After a three-hour stopover with my Uncle Ray at the Strip’s old Frontier Casino in the early 70’s, I didn’t visit Vegas again for nearly 30 years. Nor in those three decades did I visit the casinos in Los Angeles where I lived nor the Indian gaming halls out in the desert. Gambling just wasn’t in my blood, not yet.
Then starting in the early 90s, my magazine would send me to computing conventions where I would interview software developers and systems designers for articles about the latest gizmos and software wizardry they had developed. The mammoth conventions would be held in even more mammoth hotel casinos, but I had work to do and would confine my gambling, if that’s what you want to call it, to dropping a handful of quarters in the slot machines.
Okay, maybe it was more than a handful of quarters. Maybe I did spend an hour here and an hour there during the three days I’d be in town playing video poker. Maybe I did kid myself that I was pretty good at it by remembering the times that I won a few dollars and forgetting the other times when I lost more than a few dollars. Still, with gambling, I could take it or leave it.
On the long weekends I spent with the family in Vegas three or four times a year, I would inevitably gravitate to the blackjack tables, passing up the slot machines the three old folks liked to play.
But then, Mom retired to Vegas—or rather neighboring Henderson—joined by her husband, my Uncle Ray, and their two toy poodles. The three of them—and the dogs—shared a big, new house out in one of those many hillside developments that were popping up around Vegas in those years.
Like many of their neighbors, Mom had made out like a bandit in selling her Corona del Mar home, the profit giving her enough money to buy that big house in Henderson and have plenty left over for the almost daily sojourns the three of them would make to one of their favorite neighborhood casinos.
Which brings me back around to me and my fascination with blackjack. Mom’s big house in Vegas quickly became the gathering place for the whole family, with extra bedrooms and couches for the whole troop of us and a big swimming pool out back. A part of the deal was to join the three of them on their trips down to Sunset Station or to Sam’s Town—their favorite—for a cheap meal and a few hours in the gambling hall.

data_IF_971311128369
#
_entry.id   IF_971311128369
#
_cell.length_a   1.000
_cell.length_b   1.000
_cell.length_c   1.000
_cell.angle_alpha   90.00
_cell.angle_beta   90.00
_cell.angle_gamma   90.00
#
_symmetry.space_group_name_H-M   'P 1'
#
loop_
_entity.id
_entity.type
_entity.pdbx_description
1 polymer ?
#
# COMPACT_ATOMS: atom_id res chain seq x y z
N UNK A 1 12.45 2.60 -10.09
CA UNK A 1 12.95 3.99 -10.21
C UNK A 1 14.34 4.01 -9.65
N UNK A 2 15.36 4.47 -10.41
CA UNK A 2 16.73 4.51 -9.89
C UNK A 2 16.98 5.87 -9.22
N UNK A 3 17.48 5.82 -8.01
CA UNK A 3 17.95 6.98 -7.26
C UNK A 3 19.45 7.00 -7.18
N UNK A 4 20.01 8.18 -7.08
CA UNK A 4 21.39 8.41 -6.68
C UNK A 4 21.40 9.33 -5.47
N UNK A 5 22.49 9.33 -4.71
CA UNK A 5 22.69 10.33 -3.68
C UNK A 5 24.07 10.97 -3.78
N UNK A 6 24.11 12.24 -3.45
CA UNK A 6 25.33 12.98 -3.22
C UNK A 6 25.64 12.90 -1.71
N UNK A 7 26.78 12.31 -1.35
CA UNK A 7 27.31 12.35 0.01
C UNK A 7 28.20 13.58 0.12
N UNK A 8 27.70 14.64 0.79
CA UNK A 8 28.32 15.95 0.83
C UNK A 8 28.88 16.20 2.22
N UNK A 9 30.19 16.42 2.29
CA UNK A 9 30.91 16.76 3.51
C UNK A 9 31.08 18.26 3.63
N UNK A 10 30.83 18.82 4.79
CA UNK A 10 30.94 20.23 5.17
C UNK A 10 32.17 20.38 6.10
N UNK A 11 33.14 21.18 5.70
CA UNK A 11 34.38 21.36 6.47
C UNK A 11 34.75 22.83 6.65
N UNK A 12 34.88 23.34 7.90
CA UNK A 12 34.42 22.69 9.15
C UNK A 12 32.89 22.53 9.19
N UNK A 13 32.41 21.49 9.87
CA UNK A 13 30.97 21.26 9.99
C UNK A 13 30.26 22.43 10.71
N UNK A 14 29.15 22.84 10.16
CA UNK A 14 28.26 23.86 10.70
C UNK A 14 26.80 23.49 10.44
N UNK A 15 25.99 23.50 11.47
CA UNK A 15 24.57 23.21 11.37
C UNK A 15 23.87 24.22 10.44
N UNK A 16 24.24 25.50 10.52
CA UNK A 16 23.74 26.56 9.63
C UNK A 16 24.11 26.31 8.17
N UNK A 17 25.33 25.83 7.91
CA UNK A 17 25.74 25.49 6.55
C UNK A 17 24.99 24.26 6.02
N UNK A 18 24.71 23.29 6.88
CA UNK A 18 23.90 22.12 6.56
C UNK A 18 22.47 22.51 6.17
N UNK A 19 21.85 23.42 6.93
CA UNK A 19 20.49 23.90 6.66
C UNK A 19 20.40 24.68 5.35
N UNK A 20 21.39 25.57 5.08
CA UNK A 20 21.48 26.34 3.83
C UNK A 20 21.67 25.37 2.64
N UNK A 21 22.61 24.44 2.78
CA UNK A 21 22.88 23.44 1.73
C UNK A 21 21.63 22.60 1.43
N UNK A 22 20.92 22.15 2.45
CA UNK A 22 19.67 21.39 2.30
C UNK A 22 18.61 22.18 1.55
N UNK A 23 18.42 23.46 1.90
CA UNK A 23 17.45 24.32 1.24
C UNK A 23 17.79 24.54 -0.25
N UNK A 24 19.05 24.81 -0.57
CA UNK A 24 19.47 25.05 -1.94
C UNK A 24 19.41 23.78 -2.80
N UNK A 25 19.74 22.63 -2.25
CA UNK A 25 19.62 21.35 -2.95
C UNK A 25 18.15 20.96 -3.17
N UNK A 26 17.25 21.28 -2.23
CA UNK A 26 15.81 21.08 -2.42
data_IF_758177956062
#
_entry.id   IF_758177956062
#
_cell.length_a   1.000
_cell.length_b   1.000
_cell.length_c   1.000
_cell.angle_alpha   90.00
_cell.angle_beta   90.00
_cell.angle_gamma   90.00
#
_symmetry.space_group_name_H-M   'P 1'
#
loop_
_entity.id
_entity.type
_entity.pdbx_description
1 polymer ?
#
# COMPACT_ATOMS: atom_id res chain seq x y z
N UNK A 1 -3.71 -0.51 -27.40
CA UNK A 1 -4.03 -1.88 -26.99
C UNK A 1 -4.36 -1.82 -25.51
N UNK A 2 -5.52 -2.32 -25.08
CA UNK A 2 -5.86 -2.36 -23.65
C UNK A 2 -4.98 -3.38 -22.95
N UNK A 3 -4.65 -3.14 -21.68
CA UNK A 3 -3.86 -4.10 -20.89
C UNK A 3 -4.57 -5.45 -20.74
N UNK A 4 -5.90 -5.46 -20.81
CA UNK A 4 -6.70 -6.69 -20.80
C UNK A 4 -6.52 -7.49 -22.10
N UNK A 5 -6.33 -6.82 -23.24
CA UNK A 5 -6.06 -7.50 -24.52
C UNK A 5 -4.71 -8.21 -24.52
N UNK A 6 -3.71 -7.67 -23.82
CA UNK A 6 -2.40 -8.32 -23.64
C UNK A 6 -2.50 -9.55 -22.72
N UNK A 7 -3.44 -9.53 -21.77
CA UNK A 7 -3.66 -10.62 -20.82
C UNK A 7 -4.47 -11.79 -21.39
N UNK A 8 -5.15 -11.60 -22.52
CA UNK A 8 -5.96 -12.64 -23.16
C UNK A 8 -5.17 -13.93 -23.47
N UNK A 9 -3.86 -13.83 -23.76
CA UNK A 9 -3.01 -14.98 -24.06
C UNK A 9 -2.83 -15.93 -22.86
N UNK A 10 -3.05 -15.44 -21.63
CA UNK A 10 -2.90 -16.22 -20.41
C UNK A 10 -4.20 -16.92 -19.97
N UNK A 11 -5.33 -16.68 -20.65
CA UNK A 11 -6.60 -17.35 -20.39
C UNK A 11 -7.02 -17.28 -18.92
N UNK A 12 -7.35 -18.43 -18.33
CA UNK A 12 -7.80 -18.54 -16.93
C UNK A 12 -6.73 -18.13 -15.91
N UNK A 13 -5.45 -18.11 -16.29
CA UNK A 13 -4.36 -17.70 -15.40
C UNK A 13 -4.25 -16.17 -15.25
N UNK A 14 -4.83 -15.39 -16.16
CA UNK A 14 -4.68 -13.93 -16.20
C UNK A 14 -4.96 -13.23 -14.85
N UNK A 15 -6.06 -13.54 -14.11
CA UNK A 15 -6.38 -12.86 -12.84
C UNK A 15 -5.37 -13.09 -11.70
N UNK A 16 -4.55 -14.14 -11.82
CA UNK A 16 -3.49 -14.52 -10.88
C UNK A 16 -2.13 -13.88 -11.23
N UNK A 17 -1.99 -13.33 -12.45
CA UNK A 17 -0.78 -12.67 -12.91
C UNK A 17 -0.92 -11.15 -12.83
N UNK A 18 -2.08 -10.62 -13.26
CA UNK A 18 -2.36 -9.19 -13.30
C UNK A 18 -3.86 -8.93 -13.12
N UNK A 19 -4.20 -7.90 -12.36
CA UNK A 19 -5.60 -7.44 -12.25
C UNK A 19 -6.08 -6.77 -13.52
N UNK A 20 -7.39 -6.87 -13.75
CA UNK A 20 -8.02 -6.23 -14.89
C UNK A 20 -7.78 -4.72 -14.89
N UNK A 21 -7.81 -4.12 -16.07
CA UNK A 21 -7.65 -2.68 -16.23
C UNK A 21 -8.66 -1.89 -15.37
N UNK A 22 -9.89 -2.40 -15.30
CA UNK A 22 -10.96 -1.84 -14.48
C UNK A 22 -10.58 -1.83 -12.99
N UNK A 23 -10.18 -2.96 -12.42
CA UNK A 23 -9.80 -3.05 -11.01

On the long weekends I spent with the family in Vegas three or four times a year, I would inevitably gravitate to the blackjack tables, passing up the slot machines the three old folks liked to play. And in time, I found three tips or techniques helped me bring back more money than I took to Vegas, at least over the long hall:
- Know the game: Seems simple enough, but I sat at tables with plenty of folks who clearly had no idea what they were doing. Online, you can find plenty of guides to tell you how to play smart. Better yet, practice what you know. The social scientist Malcolm Gladwell has observed that it takes 10,000 hours is the magic number of greatness, meaning that whether you’re talking about Bill Gates or the Beatles, it wasn't genius but endless hours of practicing their craft that led to their soaring success. I’m not sure I actually played 10,000 hours of blackjack on the oil cloth-covered kitchen table at Uncle Ray’s farm, but I was pointed in that direction. In Vegas, I carried one of those cards that tells you when to double down and when to split pairs, but after all those hours of playing the game, the right move almost became second nature. And, if you're into online betting, there's no better tool than the Tipico Online Review.
- Be patient: Another no-brainer, except I’m just not a very patient guy. I simply can’t wait for things to happen, but have to get moving. That’s stood me in good stead in my magazine work, as my endless curiosity and desire to know has led to some good journalism. But at the blackjack table, that need to make things happen is a good way to leave the table broke. So, when I see myself pushing it—splitting fours against a dealer’s seven or doubling down on nine count against the dealer’s seven—I know it’s time to get up from the table, take a walk outside, or call it a night.
- Know when to quit:Gambling does something to the chemicals in a person’s brain. If you’ve ever been at a blackjack table, you’ve seen players who just keep after it, bringing more bills out of their wallet to replace the ones they’ve lost. I usually set a time limit: one hour of playing, followed by a meal, a walk outside, a chat with a family member—long enough to let the gambling drive leave my body. I also start with an amount of money I’m willing to lose for that hour, for that day, for the weekend I’m in town. And when I find myself fighting the one-hour time limit or reaching for more cash, I know it’s time to quit.
Clearly, some of these techniques require discipline. Successful blackjack players are able to rein in their impulses and keep their heads. Losers think it’s their turn to win no matter what the evidence says.